When 30-year-old Terence Chan looked in the mirror one day, he noticed that part of his left ear was strangely swollen. He did not remember injuring it during his regular karate sessions or on any other occasion.
Despite the swelling, the ear did not look injured, as there was no bruise, redness or pain.
Although he was not much bothered by the swelling, Chan (real name withheld for patient confidentiality reasons) decided to smear some antibacterial ointment on it, thinking it might be an infection of some sort.
Over the next two to three weeks, the size of the swelling continued to increase until half his ear appeared to be encased in a skin bubble. He finally decided to see a doctor.
The general practitioner he consulted used a fine needle to pierce the bubble and drained some blood from it. The swelling deflated, and the doctor sent him away with oral antibiotics.
But a few days later, the swelling returned and continued to grow. As there was still no pain or redness, Chan tried to ignore it.
After another two or three weeks of continued swelling, however, he decided to go back to see the doctor, who then referred him to an ear, nose and throat specialist, Dr Paul Lam Kin-yip. When Lam saw the condition of Chan's ear, he knew straight away that the internal structure of the ear had been damaged.
The external part of the ear that protrudes from the head is called the pinna. It is made of soft cartilage, which gives it form. A dense membrane of fibrous connective tissue called perichondrium wraps around the cartilage, nourishing it with oxygen and nutrients via a web of tiny blood capillaries. Skin sits on top of the perichondrium.
Chan's perichondrium had become detached from the cartilage. This can happen as a result of an injury where a shearing or glancing blow was applied to the ear, or if the ear was subjected to repeated friction, such as when a wrestler's ear is repeatedly pressed and dragged on a mat. It could even have happened because of excessive scratching, as was the case with one of Lam's other patients.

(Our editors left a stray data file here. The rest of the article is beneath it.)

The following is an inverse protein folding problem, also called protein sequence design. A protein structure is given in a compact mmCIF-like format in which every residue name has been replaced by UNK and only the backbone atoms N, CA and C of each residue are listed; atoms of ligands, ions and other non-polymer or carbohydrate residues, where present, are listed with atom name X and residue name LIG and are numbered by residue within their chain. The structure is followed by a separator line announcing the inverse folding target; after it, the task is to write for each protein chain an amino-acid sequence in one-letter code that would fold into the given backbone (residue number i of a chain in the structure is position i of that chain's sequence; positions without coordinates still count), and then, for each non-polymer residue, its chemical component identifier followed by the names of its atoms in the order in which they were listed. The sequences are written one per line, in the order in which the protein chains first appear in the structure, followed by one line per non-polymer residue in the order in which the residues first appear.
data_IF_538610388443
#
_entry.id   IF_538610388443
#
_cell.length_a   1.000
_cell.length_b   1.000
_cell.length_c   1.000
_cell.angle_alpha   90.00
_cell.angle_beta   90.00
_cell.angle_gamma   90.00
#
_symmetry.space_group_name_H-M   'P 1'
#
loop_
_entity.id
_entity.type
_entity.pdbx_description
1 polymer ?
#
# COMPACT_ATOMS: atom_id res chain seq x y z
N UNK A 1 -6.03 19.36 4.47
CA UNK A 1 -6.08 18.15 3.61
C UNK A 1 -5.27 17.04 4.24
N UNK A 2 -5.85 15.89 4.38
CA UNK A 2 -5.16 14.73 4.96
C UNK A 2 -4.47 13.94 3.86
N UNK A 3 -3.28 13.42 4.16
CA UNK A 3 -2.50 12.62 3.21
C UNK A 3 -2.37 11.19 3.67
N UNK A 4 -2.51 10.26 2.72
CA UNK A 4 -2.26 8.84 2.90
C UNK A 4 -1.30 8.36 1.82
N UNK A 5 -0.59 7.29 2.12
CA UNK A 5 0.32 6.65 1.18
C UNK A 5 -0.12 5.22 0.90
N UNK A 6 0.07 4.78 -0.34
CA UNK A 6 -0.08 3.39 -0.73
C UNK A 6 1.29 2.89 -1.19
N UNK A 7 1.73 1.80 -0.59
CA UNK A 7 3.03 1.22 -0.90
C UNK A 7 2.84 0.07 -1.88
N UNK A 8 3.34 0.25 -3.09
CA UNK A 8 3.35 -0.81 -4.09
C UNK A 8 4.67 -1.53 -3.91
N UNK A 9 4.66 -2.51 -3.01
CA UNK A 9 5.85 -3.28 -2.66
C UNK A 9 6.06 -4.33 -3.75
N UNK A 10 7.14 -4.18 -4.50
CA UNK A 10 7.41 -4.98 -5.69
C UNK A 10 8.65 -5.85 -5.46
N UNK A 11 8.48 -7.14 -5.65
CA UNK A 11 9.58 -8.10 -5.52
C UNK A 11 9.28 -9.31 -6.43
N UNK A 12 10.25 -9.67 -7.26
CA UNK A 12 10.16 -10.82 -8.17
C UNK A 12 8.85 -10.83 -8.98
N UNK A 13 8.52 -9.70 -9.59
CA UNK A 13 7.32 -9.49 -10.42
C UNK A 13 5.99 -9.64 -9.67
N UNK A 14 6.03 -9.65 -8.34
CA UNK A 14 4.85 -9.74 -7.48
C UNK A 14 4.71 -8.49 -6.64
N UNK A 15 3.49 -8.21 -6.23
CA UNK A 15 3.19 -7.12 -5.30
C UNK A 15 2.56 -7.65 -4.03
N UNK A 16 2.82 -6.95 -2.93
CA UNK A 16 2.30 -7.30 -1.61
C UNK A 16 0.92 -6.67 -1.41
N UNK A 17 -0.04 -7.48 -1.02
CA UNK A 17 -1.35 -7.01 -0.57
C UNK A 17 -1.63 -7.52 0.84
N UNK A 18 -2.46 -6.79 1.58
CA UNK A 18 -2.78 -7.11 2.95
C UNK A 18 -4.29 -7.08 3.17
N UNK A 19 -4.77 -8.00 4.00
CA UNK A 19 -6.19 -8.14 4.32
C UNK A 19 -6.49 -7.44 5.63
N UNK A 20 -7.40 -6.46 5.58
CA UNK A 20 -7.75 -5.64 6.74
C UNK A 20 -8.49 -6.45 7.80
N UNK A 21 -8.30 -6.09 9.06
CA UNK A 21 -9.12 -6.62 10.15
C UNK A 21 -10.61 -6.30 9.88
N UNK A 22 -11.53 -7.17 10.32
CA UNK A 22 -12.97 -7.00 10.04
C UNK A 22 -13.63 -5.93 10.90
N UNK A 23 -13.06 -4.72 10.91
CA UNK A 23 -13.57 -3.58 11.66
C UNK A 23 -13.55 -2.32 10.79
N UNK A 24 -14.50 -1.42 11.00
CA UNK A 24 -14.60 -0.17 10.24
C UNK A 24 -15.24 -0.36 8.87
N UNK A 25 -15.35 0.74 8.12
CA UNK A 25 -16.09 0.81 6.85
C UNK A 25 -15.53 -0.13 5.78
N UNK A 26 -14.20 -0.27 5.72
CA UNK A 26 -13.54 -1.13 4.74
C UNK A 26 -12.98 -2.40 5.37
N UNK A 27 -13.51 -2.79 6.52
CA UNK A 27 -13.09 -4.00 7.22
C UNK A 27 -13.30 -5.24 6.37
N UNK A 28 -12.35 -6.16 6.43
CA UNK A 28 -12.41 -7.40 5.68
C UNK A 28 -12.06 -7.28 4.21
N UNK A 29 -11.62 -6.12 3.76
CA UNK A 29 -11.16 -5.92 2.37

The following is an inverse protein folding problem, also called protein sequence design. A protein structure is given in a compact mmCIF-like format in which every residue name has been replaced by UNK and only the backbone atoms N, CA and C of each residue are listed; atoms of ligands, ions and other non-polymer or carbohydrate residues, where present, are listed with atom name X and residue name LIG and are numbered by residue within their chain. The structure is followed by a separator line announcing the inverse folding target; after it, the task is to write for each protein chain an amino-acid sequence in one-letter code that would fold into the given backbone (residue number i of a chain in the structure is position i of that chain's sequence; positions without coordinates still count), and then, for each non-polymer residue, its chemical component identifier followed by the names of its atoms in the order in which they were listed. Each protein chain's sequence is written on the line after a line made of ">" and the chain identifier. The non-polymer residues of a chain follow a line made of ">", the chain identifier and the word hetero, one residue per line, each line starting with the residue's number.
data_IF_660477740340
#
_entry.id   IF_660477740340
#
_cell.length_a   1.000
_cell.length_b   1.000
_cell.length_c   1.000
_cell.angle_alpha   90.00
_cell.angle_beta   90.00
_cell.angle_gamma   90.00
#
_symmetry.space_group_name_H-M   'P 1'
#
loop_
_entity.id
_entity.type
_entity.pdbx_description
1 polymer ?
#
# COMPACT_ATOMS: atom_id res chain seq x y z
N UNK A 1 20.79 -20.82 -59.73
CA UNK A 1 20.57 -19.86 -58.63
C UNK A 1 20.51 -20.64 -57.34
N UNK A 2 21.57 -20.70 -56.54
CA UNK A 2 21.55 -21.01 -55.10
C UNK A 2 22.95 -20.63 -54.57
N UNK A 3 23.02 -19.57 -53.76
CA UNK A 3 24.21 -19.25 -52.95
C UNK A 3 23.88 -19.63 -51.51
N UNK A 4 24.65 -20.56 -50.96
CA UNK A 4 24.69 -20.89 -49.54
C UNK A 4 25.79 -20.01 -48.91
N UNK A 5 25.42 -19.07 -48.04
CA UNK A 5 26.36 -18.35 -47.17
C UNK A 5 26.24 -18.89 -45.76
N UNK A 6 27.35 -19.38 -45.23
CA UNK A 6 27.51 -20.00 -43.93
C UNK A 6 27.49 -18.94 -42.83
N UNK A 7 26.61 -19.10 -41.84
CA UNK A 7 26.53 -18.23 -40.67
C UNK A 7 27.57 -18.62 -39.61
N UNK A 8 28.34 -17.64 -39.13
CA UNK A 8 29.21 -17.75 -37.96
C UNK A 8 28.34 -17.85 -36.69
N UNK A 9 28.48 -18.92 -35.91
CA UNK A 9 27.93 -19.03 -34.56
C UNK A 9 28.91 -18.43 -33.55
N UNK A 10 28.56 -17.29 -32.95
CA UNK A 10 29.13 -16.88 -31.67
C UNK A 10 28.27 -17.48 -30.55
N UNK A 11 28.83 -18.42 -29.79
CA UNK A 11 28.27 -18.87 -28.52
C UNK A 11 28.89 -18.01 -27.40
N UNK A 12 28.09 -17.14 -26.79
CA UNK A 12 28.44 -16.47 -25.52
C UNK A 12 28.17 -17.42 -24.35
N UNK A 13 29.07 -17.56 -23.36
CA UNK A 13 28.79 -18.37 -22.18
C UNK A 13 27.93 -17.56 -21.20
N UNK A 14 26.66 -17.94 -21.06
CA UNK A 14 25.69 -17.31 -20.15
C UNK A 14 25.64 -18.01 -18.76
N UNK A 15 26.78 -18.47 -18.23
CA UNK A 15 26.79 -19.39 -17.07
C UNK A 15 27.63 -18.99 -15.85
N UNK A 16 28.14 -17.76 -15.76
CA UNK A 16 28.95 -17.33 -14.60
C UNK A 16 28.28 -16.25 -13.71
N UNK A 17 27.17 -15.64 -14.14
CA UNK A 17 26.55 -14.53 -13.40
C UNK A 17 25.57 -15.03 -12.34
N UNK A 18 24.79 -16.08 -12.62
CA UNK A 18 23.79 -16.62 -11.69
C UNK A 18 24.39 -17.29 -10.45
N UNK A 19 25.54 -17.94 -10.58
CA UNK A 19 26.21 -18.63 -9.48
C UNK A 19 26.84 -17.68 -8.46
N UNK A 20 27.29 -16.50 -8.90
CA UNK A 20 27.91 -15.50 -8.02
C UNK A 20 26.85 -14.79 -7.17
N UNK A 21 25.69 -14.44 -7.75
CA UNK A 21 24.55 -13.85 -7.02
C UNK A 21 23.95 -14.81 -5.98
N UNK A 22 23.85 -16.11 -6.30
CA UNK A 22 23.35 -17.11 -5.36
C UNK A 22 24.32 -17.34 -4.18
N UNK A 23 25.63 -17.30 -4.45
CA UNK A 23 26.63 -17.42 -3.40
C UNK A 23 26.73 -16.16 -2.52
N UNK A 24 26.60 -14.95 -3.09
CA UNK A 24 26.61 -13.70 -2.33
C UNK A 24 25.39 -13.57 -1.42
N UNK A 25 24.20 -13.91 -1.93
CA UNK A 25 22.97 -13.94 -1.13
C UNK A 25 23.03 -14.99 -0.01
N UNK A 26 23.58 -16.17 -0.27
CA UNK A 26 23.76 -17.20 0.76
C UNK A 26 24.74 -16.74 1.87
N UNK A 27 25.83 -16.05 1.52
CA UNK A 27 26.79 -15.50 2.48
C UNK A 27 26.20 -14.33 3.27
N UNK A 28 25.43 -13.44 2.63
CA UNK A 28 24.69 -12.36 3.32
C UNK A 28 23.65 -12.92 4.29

When the perichondrium tears away from the cartilage, it creates a cavity between the two layers where blood and fluid collects in a condition called haematoma.
With no place for the fluid to go, the elastic skin encasing the ear starts to balloon, creating the mysterious swelling that Chan experienced.
Lam noted that Chan's ear had the classic presentation of an auricular haematoma - the swollen area had a slight blue tinge, and Chan felt no pain when Lam pressed on the swelling. In fact, Lam could feel the fluid under the skin moving as he pressed on the distended area.
Untreated auricular haematoma can result in an irreversible ear deformity known as cauliflower ear or boxer's ear. If Chan had allowed his condition to drag on, the cartilage in his ear would have collapsed.
Thankfully, once diagnosed, auricular haematoma is not difficult to treat.
Lam used a simple outpatient procedure called incision and buttoning to repair the damage to Chan's ear.
First, he made a small incision in the folds of Chan's ear. He then drained the blood and other liquid from the cavity and washed the area out with saline.
Lam found that part of the perichondrium had already formed scar tissue called fibrosis, which needed to be trimmed away, as it could not reattach to the cartilage.
The cartilage had also thickened slightly from the trauma, but it remained healthy. Lam then closed the incision.
To ensure that the ear retained its normal shape, Lam took dental rolls - cigarette-shaped packed cotton - and wedged them against the natural curves of the pinna.
Lam says that in the past, actual buttons were used, giving rise to the procedure's moniker, but dental rolls are now used because they are more flexible.
He then used sutures to attach the rolls to the ear. Over that, he added more protective packing.
Chan was put on antibiotics and given strict orders not to wet his left ear for two weeks while it healed.
After two weeks, he returned to have the sutures removed, and his ear looked as good as new.
Lam advised Chan to use protective headgear that covers his ears when participating in contact sports such as karate.